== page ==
As a further example, fibers employed for making the anti-splitting ring may advantageously include glass fibers, graphite fibers, carbon fibers, boron fibers or any other fibrous materials suitable for making lightweight anti-splitting rings. Suitable metals include aluminum, and any other suitable metal or metal alloys. The anti-splitting ring may be shaped and manufactured using any well known machining or other fabrication techniques from the metal arts or the composite fiber arts as the case may be.

Lastly, the anti-splitting ring 50 may have many possible configurations in addition to those configurations shown in FIGS. 3B and FIGS. 4A-4C. These and other modifications are all intended to be within the true spirit and scope of the present invention.

Claims

1. An anti-splitting ring for a composite sabot having a front scoop with a front edge, wherein said anti-splitting ring is mounted on said front edge and

said anti-splitting ring comprises a plurality of ring segments.

2. The anti-splitting ring of claim 1 wherein said anti-splitting ring further comprises a U-shaped cross-section.

3. The anti-splitting ring of claim 1 wherein said anti-splitting ring further comprises an L-shaped cross-section.

4. The anti-splitting ring of claim 1 wherein said anti-splitting ring further comprises a rectangular cross-section.

5. The anti-splitting ring of claim 1 wherein said anti-splitting ring further comprises a curved cross-section.

6. The anti-splitting ring of claim 1 wherein said anti-splitting ring further comprises a U-shaped cross-section.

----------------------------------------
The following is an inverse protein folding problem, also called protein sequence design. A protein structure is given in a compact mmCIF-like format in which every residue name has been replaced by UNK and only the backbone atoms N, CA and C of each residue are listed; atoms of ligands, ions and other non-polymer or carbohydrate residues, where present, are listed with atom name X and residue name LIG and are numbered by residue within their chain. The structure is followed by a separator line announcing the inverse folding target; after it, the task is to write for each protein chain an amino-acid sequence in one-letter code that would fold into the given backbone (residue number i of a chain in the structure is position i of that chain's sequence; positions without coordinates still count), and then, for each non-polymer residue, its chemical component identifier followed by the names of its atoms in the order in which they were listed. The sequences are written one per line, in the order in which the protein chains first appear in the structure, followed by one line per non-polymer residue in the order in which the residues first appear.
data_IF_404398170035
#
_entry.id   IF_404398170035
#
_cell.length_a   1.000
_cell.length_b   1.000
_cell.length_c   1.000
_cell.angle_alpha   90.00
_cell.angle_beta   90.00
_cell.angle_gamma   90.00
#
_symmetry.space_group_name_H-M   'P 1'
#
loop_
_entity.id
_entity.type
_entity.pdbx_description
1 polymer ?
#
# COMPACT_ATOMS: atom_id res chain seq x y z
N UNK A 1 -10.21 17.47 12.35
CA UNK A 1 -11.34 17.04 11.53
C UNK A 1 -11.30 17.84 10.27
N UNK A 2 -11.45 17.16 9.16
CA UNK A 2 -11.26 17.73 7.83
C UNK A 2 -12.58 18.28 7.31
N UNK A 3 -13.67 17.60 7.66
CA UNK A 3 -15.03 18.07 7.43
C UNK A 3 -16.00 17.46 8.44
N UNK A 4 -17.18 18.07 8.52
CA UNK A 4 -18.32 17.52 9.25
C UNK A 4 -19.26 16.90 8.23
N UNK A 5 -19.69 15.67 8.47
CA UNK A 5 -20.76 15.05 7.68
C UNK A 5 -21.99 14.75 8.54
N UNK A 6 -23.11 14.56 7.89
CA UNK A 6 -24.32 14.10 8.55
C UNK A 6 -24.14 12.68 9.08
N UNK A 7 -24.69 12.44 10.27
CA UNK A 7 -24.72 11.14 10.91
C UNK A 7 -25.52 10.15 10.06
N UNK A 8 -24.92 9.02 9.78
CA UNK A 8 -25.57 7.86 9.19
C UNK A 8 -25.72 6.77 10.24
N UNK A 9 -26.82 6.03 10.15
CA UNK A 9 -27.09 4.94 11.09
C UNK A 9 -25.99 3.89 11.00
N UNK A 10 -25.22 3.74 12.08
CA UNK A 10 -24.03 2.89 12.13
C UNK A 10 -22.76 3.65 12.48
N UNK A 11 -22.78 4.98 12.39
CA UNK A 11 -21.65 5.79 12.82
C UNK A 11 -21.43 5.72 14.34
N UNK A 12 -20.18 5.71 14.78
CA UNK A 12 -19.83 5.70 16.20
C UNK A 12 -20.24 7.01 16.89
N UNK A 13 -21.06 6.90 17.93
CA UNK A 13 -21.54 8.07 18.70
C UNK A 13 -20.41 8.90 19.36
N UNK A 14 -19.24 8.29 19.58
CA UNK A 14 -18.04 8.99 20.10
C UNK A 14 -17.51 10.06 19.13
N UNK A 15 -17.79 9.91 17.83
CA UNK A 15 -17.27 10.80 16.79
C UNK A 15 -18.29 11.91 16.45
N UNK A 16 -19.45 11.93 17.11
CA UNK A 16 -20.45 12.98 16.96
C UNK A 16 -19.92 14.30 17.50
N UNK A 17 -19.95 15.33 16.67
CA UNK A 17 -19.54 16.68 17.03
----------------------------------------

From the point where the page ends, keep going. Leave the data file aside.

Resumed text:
7. The anti-splitting ring of claim 1 wherein said anti-splitting ring further comprises an L-shaped cross-section.

8. The anti-splitting ring of claim 1 wherein said anti-splitting ring further comprises a metal ring.

9. The anti-splitting ring of claim 1 wherein said anti-splitting ring is comprised of material selected from the group consisting of metal, a continuous fiber/epoxy system, a chopped fiber/epoxy system, a thermoset fiber/epoxy system, a thermoplastic fiber/epoxy system, a continuous thermoset fiber/epoxy system, a chopped thermoset fiber/epoxy system, a continuous thermoplastic fiber/epoxy system, a chopped thermoplastic fiber/epoxy system a thermoset fiber/resin system, a thermoplastic fiber/resin system, a continuous thermoset fiber/resin system, a chopped thermoset fiber/resin system, a continuous thermoplastic fiber/resin system, a chopped thermoplastic fiber/resin system, and aluminum.

10. A composite sabot comprising:

(a) a plurality of sabot petals;
(b) a plurality of front scoop segments integrally connected to said sabot petals;
(c) a plurality of front edge segments integrally connected to said front scoop segments;
(d) an anti-splitting ring mounted on said front edges, wherein said anti-splitting ring comprises a plurality of ring segments; and
(e) a penetrator encompassed within said sabot petals.

11. The composite sabot of claim 10 wherein said anti-splitting ring further comprises a U-shaped cross-section.